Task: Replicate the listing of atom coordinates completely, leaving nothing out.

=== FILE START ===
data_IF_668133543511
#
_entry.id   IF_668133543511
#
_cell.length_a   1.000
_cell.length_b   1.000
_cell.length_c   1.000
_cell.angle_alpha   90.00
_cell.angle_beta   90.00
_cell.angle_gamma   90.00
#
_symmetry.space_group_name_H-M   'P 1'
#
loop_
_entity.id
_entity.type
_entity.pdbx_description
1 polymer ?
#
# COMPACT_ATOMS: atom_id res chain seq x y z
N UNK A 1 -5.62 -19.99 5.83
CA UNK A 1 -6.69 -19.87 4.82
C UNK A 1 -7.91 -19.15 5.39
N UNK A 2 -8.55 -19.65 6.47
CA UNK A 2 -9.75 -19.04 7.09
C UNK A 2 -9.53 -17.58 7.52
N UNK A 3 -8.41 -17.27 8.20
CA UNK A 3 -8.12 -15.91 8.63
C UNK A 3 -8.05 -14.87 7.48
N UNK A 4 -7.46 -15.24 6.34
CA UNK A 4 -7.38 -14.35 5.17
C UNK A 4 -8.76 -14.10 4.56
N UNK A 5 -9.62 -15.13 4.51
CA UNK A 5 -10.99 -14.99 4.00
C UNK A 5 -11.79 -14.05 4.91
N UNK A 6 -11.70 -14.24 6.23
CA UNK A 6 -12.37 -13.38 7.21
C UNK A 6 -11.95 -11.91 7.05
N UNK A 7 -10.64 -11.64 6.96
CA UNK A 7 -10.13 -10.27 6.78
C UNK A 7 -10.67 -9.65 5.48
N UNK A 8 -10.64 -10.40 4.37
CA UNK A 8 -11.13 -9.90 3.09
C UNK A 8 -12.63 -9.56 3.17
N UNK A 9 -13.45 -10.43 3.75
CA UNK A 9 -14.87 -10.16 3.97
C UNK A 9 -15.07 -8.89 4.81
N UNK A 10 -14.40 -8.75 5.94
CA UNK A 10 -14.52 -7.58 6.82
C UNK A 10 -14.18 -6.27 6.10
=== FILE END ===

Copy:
data_IF_668133543511
#
_entry.id   IF_668133543511
#
_cell.length_a   1.000
_cell.length_b   1.000
_cell.length_c   1.000
_cell.angle_alpha   90.00
_cell.angle_beta   90.00
_cell.angle_gamma   90.00
#
_symmetry.space_group_name_H-M   'P 1'
#
loop_
_entity.id
_entity.type
_entity.pdbx_description
1 polymer ?
#
# COMPACT_ATOMS: atom_id res chain seq x y z
N UNK A 1 -5.62 -19.99 5.83
CA UNK A 1 -6.69 -19.87 4.82
C UNK A 1 -7.91 -19.15 5.39
N UNK A 2 -8.55 -19.65 6.47
CA UNK A 2 -9.75 -19.04 7.09
C UNK A 2 -9.53 -17.58 7.52
N UNK A 3 -8.41 -17.27 8.20
CA UNK A 3 -8.12 -15.91 8.63
C UNK A 3 -8.05 -14.87 7.48
N UNK A 4 -7.46 -15.24 6.34
CA UNK A 4 -7.38 -14.35 5.17
C UNK A 4 -8.76 -14.10 4.56
N UNK A 5 -9.62 -15.13 4.51
CA UNK A 5 -10.99 -14.99 4.00
C UNK A 5 -11.79 -14.05 4.91
N UNK A 6 -11.70 -14.24 6.23
CA UNK A 6 -12.37 -13.38 7.21
C UNK A 6 -11.95 -11.91 7.05
N UNK A 7 -10.64 -11.64 6.96
CA UNK A 7 -10.13 -10.27 6.78
C UNK A 7 -10.67 -9.65 5.48
N UNK A 8 -10.64 -10.40 4.37
CA UNK A 8 -11.13 -9.90 3.09
C UNK A 8 -12.63 -9.56 3.17
N UNK A 9 -13.45 -10.43 3.75
CA UNK A 9 -14.87 -10.16 3.97
C UNK A 9 -15.07 -8.89 4.81
N UNK A 10 -14.40 -8.75 5.94
CA UNK A 10 -14.52 -7.58 6.82
C UNK A 10 -14.18 -6.27 6.10